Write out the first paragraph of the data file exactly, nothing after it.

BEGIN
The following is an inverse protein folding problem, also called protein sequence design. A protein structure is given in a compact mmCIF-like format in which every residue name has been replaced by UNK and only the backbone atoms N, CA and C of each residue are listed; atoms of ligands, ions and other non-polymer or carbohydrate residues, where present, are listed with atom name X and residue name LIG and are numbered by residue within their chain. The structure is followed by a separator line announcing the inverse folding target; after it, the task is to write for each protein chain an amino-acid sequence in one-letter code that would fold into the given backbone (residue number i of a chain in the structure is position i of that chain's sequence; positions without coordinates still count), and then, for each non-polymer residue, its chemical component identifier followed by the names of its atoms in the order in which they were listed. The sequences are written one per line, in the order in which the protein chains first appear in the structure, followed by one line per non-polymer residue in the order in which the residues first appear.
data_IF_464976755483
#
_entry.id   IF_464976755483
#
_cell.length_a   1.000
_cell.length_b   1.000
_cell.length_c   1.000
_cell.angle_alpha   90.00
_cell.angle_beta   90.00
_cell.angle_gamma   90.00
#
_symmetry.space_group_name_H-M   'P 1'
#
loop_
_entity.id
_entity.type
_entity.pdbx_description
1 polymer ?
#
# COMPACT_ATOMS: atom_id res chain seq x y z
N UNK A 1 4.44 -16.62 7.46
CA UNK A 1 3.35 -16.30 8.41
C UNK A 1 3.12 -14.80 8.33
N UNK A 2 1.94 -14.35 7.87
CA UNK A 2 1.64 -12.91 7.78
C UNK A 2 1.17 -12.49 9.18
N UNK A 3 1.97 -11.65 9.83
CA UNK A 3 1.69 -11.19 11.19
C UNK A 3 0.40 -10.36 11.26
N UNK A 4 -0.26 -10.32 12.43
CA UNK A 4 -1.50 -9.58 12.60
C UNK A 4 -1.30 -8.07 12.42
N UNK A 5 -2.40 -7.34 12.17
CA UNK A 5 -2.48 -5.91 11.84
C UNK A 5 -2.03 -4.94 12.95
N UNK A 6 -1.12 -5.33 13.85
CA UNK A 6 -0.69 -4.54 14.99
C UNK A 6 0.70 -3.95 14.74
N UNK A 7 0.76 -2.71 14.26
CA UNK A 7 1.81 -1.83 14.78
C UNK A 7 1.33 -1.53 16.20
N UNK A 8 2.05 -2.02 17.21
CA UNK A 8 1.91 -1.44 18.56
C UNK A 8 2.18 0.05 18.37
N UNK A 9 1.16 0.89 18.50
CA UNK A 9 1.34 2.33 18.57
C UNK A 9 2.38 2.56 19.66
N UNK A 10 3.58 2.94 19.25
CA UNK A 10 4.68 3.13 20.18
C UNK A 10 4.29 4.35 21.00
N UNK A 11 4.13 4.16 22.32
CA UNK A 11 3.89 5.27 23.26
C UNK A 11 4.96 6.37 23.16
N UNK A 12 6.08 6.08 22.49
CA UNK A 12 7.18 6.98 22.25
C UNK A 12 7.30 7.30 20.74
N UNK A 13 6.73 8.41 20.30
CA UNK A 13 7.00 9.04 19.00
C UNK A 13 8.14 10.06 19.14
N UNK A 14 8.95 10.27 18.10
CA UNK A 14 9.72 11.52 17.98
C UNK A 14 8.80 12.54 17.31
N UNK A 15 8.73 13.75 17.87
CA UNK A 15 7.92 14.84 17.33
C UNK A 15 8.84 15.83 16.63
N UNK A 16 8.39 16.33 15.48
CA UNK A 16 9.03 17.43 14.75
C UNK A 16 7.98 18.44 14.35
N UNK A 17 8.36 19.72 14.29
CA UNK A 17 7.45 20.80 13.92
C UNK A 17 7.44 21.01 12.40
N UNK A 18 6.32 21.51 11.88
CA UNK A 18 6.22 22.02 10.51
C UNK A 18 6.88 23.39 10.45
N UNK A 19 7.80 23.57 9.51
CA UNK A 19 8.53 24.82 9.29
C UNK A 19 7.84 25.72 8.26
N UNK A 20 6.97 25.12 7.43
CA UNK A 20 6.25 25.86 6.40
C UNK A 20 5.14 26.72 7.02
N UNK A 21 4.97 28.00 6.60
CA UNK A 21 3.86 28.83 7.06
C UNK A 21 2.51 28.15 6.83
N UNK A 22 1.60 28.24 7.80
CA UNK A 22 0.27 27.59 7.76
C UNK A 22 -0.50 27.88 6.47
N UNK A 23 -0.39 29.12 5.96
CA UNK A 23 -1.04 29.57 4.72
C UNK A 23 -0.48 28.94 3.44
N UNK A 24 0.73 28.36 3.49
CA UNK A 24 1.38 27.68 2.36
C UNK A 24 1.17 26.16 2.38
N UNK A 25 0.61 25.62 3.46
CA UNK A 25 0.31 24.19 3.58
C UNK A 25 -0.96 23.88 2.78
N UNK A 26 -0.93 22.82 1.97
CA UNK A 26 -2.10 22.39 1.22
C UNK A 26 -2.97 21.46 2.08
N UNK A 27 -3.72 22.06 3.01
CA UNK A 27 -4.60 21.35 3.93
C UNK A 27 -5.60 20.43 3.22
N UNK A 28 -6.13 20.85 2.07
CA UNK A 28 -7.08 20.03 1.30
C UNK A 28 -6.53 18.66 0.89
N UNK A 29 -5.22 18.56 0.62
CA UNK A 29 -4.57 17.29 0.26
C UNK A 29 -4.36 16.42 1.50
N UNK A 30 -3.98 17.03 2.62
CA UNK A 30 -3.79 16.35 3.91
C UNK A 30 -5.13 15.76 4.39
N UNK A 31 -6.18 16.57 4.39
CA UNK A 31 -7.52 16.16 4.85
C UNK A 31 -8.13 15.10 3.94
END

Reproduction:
The following is an inverse protein folding problem, also called protein sequence design. A protein structure is given in a compact mmCIF-like format in which every residue name has been replaced by UNK and only the backbone atoms N, CA and C of each residue are listed; atoms of ligands, ions and other non-polymer or carbohydrate residues, where present, are listed with atom name X and residue name LIG and are numbered by residue within their chain. The structure is followed by a separator line announcing the inverse folding target; after it, the task is to write for each protein chain an amino-acid sequence in one-letter code that would fold into the given backbone (residue number i of a chain in the structure is position i of that chain's sequence; positions without coordinates still count), and then, for each non-polymer residue, its chemical component identifier followed by the names of its atoms in the order in which they were listed. The sequences are written one per line, in the order in which the protein chains first appear in the structure, followed by one line per non-polymer residue in the order in which the residues first appear.